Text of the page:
As Jesus hung on the cross, the majority of those who saw him mocked him, but unknowingly their mocking was filled with irony. Some mocked Jesus because he had earlier claimed that if they tore down “this temple”, he would raise it back up in three days. They believed Jesus had referred to the Jewish temple in Jerusalem, but in actuality Jesus referred to his own body. They called on Jesus to come down from the cross so that they would believe. Obviously, Jesus did not come down because he would fulfill what he had said and raise his body in three days. Interestingly, both the temple and Jesus’ body would be destroyed by the Romans. Jesus rose from the dead in three days, but when the temple was destroyed by the Roman general, Titus, it has not been restored even until this day. Jesus would accomplish what the mockers said he would, but not in the way that they thought.
Even the leaders mocked Jesus, because Jesus had saved others, so they called on him to save himself and come down from the cross so that they would believe in him. Actually, Jesus would do something even greater, he would rise from the dead, but they still would not believe in Jesus. Rather they would try to intimidate the disciples who announced Jesus’ resurrection.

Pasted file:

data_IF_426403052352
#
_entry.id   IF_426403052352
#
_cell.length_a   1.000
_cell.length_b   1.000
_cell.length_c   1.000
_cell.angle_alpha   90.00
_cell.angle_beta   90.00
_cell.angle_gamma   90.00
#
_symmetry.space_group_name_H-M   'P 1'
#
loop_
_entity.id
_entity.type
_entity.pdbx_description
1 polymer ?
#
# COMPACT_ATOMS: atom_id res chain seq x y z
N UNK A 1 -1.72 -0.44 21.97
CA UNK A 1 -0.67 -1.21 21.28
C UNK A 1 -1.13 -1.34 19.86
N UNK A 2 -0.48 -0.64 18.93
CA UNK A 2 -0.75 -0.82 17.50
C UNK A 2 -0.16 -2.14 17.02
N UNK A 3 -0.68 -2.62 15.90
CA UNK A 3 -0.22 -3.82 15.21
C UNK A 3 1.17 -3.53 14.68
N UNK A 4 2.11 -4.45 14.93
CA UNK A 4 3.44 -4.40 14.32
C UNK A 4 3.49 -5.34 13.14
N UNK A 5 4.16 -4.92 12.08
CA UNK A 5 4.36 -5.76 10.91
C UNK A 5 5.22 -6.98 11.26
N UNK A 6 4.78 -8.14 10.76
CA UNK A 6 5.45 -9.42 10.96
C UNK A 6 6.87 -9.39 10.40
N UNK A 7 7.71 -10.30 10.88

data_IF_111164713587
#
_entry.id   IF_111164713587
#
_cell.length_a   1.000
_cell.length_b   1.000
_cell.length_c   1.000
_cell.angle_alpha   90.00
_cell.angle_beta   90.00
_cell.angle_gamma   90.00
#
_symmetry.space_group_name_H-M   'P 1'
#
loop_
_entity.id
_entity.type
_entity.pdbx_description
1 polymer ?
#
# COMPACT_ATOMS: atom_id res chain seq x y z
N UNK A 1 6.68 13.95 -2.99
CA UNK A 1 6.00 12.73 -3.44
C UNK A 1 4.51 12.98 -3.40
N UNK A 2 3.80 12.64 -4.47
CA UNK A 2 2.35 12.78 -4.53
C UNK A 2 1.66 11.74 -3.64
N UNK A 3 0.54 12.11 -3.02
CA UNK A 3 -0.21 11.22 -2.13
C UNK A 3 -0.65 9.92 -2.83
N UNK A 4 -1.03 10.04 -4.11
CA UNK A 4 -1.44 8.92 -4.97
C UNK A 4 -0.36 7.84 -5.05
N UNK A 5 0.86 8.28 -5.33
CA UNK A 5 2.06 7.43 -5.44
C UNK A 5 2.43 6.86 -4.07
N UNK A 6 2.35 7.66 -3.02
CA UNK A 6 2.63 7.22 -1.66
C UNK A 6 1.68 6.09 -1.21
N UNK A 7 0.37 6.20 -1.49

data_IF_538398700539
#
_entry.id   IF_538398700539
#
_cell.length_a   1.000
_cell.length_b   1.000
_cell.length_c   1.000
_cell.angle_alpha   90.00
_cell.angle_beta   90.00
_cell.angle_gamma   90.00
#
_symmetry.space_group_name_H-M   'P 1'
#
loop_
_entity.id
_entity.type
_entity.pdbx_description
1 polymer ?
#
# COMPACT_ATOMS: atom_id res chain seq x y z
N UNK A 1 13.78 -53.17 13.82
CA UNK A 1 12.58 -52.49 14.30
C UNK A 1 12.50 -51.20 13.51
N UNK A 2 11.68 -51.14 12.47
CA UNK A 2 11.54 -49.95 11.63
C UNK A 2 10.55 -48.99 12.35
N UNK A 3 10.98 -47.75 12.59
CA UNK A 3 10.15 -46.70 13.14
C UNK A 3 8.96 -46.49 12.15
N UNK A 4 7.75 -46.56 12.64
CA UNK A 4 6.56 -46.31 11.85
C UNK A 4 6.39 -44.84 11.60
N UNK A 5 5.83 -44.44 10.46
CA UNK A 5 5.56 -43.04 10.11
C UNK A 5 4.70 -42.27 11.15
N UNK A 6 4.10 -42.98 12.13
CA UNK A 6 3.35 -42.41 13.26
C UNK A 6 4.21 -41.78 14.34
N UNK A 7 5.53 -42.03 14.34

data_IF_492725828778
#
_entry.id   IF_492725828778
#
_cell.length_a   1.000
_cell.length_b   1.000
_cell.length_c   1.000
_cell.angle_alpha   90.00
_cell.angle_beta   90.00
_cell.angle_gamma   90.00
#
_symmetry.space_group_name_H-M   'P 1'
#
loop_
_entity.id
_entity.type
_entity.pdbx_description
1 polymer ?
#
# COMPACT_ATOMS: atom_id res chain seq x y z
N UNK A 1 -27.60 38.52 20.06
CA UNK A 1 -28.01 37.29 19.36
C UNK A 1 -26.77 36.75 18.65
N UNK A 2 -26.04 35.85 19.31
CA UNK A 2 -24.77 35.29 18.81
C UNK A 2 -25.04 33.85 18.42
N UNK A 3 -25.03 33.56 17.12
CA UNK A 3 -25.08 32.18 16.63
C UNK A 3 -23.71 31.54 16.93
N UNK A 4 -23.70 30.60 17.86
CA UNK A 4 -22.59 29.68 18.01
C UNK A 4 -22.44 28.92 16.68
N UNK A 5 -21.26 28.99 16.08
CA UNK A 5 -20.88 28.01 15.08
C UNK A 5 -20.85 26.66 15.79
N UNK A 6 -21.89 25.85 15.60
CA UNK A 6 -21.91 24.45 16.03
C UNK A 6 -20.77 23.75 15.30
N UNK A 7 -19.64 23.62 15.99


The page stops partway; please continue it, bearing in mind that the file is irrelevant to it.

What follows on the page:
The ironic unbelief of those who observed Jesus’ crucifixion reveals that sometimes we can observe an event and believe we completely understand what is going on and form conclusions from those observations, only to discover later that what we concluded couldn’t be further from the truth. To his disciples Jesus had earlier said that when the Holy Spirit comes, he would teach them and lead them into all truth. Jesus’ words indicate that it is only in relationship with God the Father and with Jesus that we have access to truth, because it is only through the understanding and perspective of the Holy Spirit that we can correctly interpret and understand what we are seeing and experiencing.